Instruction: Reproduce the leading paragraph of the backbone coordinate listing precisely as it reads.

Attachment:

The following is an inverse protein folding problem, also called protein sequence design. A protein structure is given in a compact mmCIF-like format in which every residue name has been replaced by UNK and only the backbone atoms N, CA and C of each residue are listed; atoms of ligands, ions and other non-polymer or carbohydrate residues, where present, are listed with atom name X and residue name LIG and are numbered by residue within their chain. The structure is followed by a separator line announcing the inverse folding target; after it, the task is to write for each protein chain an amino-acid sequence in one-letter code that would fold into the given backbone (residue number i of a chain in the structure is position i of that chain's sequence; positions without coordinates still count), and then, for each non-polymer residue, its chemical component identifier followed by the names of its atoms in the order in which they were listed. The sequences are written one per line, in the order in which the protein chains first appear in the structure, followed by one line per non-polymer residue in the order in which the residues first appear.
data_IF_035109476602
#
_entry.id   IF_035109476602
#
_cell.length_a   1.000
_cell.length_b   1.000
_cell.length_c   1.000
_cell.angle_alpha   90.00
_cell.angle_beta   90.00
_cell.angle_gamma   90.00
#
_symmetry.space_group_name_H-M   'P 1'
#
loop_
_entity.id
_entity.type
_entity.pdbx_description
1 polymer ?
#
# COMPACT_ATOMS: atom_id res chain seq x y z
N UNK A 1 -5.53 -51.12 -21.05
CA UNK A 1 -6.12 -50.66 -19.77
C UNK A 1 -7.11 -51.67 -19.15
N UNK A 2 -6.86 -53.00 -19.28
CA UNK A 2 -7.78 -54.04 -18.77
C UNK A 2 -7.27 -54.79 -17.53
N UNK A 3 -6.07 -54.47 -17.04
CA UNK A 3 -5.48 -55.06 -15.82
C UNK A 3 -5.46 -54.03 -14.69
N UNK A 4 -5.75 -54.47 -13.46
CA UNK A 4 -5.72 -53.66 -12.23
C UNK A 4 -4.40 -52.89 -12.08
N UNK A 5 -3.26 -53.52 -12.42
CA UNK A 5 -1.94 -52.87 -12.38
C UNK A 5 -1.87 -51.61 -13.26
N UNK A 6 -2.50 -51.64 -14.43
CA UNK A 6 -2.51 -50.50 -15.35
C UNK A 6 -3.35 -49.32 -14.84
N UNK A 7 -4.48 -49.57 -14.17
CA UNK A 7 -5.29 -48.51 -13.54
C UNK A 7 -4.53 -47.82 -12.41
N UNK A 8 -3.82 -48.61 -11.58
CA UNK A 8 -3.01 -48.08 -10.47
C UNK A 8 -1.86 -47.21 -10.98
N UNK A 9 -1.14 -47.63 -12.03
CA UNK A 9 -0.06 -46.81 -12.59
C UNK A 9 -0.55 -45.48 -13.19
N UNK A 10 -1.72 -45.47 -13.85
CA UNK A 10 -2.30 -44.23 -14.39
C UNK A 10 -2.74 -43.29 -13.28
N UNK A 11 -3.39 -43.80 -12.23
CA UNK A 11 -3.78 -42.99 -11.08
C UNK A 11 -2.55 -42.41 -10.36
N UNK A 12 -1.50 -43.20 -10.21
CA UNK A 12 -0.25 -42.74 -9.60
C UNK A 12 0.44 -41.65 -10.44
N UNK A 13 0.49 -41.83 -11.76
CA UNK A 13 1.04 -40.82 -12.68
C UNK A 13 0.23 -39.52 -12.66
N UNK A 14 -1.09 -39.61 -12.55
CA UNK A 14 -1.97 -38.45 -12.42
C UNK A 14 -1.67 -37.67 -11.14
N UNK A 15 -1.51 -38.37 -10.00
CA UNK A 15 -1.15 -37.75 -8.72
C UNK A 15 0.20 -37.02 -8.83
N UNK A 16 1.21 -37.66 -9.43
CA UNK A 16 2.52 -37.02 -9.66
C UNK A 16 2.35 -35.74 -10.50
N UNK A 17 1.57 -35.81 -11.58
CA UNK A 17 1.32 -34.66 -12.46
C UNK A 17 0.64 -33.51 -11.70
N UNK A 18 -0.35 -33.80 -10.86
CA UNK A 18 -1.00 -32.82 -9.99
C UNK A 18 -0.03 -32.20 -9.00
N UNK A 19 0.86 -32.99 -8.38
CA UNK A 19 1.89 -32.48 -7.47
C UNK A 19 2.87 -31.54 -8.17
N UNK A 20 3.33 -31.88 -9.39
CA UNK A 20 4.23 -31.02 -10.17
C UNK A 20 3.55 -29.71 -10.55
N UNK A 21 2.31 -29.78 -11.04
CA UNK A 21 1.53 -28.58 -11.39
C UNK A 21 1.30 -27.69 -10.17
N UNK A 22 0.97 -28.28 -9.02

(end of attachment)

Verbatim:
The following is an inverse protein folding problem, also called protein sequence design. A protein structure is given in a compact mmCIF-like format in which every residue name has been replaced by UNK and only the backbone atoms N, CA and C of each residue are listed; atoms of ligands, ions and other non-polymer or carbohydrate residues, where present, are listed with atom name X and residue name LIG and are numbered by residue within their chain. The structure is followed by a separator line announcing the inverse folding target; after it, the task is to write for each protein chain an amino-acid sequence in one-letter code that would fold into the given backbone (residue number i of a chain in the structure is position i of that chain's sequence; positions without coordinates still count), and then, for each non-polymer residue, its chemical component identifier followed by the names of its atoms in the order in which they were listed. The sequences are written one per line, in the order in which the protein chains first appear in the structure, followed by one line per non-polymer residue in the order in which the residues first appear.